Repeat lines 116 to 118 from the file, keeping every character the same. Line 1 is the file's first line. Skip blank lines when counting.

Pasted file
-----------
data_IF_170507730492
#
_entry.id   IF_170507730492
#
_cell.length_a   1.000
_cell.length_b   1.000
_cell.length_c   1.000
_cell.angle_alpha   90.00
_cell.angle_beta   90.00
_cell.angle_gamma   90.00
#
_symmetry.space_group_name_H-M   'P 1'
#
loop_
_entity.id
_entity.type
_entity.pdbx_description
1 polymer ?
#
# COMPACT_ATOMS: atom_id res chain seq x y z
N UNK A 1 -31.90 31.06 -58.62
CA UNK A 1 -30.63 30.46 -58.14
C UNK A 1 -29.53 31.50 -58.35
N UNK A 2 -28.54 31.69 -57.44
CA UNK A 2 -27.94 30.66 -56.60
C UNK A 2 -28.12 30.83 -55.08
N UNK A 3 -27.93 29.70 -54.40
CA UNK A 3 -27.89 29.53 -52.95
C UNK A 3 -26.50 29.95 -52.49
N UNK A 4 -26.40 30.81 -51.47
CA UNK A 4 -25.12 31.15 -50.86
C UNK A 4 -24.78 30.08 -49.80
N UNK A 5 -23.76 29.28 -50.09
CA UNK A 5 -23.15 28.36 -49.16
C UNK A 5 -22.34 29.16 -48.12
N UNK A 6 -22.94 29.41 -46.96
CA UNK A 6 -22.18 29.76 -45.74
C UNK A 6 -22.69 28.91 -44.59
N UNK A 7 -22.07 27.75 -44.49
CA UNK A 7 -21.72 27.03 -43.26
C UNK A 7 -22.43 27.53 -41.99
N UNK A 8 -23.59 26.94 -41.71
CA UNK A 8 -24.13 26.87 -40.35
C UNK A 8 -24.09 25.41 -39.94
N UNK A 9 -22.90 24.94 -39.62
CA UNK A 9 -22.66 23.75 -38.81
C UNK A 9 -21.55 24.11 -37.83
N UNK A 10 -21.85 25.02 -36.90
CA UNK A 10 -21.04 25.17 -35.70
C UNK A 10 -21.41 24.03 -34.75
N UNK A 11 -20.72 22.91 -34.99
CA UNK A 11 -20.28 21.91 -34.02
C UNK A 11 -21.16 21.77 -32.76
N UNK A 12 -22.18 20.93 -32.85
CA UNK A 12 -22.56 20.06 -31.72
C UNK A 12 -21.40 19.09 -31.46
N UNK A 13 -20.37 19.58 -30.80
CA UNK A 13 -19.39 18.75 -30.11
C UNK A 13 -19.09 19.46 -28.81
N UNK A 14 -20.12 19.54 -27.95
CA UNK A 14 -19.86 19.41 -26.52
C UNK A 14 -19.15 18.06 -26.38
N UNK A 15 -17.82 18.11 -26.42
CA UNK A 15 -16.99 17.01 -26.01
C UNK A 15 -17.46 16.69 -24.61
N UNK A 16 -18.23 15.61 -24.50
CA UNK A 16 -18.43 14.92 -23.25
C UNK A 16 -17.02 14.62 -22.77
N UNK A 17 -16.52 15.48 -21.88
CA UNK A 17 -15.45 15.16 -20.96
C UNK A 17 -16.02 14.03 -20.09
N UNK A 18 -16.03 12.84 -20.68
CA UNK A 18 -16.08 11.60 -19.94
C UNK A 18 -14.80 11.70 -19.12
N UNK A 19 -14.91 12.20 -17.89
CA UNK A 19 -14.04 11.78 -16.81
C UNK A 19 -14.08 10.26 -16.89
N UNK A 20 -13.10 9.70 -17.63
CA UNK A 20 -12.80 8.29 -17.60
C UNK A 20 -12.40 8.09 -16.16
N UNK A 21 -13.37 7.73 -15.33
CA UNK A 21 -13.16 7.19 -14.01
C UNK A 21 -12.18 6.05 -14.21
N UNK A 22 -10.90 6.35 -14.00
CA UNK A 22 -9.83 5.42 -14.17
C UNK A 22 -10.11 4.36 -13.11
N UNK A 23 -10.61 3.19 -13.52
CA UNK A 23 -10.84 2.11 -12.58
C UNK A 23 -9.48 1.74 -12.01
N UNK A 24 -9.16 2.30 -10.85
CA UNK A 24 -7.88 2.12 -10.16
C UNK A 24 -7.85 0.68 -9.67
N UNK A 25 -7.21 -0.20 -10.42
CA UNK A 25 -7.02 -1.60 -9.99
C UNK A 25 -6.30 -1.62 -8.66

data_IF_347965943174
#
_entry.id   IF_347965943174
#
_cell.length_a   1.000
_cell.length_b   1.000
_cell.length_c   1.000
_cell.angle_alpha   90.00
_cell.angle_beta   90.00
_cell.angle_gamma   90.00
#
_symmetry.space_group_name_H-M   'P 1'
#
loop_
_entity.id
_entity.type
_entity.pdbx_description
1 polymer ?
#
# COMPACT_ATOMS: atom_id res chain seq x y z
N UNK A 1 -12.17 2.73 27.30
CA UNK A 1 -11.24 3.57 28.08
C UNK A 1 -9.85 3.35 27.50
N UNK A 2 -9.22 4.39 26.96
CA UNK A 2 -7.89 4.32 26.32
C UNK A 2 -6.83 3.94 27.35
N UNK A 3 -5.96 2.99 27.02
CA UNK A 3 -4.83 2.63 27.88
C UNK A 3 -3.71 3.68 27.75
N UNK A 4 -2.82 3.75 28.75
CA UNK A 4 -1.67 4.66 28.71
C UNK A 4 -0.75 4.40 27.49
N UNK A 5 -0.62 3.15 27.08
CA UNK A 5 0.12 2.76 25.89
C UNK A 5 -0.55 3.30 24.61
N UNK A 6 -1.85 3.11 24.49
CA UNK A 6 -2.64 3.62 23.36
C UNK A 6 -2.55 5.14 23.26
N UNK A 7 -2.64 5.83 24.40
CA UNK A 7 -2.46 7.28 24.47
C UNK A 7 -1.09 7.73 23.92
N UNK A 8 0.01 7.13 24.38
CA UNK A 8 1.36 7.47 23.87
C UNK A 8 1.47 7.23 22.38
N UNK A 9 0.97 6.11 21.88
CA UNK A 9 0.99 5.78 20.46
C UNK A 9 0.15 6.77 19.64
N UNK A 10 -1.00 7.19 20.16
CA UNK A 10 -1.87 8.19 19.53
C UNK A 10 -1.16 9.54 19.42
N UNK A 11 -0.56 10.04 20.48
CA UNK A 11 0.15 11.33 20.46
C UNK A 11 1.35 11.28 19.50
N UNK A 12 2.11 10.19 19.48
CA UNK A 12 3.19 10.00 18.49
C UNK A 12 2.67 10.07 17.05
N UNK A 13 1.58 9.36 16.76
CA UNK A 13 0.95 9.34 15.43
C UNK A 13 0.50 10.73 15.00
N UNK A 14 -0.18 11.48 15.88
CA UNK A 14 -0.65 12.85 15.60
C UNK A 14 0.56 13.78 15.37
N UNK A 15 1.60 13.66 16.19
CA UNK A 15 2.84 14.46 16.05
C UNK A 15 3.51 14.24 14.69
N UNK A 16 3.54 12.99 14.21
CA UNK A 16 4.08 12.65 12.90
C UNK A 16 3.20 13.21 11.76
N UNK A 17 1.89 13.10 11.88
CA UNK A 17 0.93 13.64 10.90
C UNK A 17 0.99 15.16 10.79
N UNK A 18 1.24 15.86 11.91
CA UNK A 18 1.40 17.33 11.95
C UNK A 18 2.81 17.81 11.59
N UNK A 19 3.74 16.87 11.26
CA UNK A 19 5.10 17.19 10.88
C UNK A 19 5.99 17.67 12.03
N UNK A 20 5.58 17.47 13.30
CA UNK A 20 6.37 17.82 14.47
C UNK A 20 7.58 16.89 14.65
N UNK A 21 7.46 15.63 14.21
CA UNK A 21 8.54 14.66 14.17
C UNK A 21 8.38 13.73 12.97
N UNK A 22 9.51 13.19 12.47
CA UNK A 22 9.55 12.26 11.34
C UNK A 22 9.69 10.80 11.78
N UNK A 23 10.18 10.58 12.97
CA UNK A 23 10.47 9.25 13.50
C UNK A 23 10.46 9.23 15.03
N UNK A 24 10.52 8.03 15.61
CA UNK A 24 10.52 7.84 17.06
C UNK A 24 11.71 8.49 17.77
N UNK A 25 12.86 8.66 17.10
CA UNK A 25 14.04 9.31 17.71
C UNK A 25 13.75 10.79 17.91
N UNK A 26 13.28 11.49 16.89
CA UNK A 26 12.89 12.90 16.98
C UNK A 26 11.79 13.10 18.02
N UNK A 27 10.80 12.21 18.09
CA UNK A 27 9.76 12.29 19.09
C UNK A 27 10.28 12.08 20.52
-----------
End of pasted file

N UNK A 1 -12.17 2.73 27.30
CA UNK A 1 -11.24 3.57 28.08
C UNK A 1 -9.85 3.35 27.50